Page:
Minority Leader in the National Assembly John Mbadi had said last week that opposition MPs would not take part in the exercise since they did not recognise President Kenyatta’s victory in the presidential election.
The exercise however went on under the chairmanship of National Assembly Speaker Justin Muturi.
During the vetting of outgoing Public Service Commission head Margaret Kobia, the committee heard that President Kenyatta did not flout the Constitution when he created Cabinet Administrative Secretary positions.
Prof Kobia, the nominee for the Public Service, Youth and Gender Affairs docket, defended the move, saying that article 132 (4) (a) of the Constitution empowers the president to establish any office in the public service in consultation with the commission.
“The creation of these positions was done in consultation and with the recommendations of the Public Service Commission.
“We did the recommendations in writing to the President,” Prof Kobia told the committee after National Assembly Majority Leader Aden Duale sought clarification.
STRAIN ON ECONOMY
Prof Kobia said CSs are usually overwhelmed by duties and therefore the CASs will help them in giving services to the people.
The opposition and a group of civil society organisations have opposed the creation of the positions, saying that they would be an unnecessary burden to the economy that is not doing well.
They also accused the President of violating the Constitution by trying to reintroduce the defunct assistant minister positions through the backdoor and dishing them to his cronies, politicians who contested but lost in the August 2017 general election.
John Munyes (Petroleum and Mining), Dr Monica Juma (Foreign Affairs and International Trade), Ms Farida Karoney (Lands and Housing) and former Meru Governor Peter Munya (East Africa Community and the Northern Corridor Development) were also vetted.
Dr Juma told the committee that Nasa activist Miguna Miguna, who was controversially deported to Canada on Tuesday night after spending five days in detention without trial, is a foreigner.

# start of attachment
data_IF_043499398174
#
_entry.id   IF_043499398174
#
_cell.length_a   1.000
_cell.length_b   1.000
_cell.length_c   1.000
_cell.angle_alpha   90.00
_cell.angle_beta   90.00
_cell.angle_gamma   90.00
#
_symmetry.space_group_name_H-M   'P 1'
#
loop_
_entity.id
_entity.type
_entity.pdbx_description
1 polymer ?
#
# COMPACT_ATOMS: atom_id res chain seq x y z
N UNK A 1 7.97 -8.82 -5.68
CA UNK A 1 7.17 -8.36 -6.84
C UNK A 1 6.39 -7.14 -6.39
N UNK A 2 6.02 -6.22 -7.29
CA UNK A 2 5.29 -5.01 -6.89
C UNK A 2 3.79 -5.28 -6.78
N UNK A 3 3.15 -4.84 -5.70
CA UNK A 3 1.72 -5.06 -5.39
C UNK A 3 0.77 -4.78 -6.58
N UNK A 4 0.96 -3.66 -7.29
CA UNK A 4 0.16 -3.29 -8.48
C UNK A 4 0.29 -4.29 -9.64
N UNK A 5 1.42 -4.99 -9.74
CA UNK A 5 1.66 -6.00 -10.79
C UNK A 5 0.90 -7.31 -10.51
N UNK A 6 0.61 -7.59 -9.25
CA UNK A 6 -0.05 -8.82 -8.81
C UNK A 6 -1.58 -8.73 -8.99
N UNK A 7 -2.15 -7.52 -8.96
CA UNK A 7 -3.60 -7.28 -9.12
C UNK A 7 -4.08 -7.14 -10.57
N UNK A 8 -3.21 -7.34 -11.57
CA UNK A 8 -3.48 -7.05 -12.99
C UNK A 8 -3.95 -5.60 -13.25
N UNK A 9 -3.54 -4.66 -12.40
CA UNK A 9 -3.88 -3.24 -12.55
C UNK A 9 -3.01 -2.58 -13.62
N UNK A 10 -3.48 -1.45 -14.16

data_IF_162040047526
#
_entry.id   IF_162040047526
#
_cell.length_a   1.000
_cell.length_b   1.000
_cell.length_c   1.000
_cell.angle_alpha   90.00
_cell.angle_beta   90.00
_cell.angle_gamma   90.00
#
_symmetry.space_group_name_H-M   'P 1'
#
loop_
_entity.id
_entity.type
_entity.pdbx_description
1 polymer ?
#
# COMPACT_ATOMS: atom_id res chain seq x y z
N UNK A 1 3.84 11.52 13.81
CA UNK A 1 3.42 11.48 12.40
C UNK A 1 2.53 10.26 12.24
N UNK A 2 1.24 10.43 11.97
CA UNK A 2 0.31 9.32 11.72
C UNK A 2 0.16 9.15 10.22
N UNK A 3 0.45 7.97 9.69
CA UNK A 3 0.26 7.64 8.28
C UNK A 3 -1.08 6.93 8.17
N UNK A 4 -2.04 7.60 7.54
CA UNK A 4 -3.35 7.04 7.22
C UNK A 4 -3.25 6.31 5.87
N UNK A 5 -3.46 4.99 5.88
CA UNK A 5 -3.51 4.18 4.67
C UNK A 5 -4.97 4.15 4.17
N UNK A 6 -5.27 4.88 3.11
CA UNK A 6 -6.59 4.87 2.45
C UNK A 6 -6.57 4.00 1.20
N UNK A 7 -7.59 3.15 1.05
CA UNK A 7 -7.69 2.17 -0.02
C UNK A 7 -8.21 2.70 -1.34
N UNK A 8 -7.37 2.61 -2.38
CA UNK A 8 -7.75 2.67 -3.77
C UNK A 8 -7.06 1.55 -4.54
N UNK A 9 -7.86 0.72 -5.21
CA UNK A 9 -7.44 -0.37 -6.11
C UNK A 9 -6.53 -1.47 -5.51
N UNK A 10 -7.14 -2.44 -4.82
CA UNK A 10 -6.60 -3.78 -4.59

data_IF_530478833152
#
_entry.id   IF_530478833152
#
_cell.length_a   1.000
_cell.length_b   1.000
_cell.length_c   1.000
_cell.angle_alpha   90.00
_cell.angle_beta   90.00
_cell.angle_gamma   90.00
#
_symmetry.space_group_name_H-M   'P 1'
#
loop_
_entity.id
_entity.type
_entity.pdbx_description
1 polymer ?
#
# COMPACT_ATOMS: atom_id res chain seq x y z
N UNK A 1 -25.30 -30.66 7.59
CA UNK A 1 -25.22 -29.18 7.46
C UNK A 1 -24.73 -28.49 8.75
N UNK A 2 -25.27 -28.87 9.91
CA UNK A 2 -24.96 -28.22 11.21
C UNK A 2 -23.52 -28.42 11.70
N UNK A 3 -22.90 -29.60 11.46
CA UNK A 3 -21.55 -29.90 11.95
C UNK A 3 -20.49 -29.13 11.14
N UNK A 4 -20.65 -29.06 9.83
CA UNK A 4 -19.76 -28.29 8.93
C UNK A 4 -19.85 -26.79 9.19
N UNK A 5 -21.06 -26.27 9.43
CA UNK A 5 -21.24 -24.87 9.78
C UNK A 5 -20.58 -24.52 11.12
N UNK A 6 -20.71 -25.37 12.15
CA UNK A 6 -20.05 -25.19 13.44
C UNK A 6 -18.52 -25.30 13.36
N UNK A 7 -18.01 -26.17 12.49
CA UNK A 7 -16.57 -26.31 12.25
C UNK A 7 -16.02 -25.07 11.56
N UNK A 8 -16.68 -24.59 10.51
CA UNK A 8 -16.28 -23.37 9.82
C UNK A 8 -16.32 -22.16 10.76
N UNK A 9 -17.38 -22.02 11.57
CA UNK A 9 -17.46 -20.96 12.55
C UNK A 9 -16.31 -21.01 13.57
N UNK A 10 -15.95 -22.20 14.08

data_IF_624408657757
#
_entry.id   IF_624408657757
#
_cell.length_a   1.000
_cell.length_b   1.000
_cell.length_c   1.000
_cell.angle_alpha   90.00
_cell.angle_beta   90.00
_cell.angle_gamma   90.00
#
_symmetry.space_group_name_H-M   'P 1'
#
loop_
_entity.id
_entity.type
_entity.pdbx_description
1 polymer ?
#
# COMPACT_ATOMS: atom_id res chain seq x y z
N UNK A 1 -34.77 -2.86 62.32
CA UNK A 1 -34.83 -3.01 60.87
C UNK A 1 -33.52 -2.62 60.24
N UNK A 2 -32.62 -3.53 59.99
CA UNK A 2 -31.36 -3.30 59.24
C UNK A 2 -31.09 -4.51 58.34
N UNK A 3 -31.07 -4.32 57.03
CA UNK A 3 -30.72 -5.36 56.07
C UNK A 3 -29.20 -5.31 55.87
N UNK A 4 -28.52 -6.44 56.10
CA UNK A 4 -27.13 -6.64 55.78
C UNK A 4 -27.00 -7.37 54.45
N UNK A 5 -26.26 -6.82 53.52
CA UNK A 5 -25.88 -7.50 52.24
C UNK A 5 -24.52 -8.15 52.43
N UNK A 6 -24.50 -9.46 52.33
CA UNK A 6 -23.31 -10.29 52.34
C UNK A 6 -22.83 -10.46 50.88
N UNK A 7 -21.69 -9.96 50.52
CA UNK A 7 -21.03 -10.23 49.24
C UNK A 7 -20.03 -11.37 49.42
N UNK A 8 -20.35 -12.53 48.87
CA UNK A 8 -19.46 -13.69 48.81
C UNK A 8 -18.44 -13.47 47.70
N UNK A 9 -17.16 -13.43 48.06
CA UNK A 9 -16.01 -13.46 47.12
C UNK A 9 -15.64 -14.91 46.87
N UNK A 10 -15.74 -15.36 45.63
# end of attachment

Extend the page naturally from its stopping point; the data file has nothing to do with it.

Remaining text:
Mr Munyes did not give his clear position on the Petroleum Bill that seeks to divide oil revenue between the national (75 per cent), county government (20 per cent) and the local community (5 per cent) following the discovery of oil in Turkana.
Mr Munyes was opposed to the Bill during his time as Turkana Senator and on Thursday, when prevailed upon by Mr Duale to state whether his position has changed following his CS nomination, he promised to implement the law as passed by Parliament.
Ms Karoney warned cartels in the ministry of Lands and Housing that their days are numbered should she confirmed as the CS.
She told the committee of appointments during her vetting that she is determined to break the vicious cartels at Ardhi House.
Top on her agenda if confirmed, Ms Karoney said, is the digitization of all land records to cut out middlemen who have caused mayhem and swindled innocent Kenyans money through bribery and title deeds.
Mr Munya on his part asked the committee to dismiss an affidavit filed by Kennedy Lubengu questioning his suitability to be appointed as CS for East African Community, saying it is baseless and lacks facts.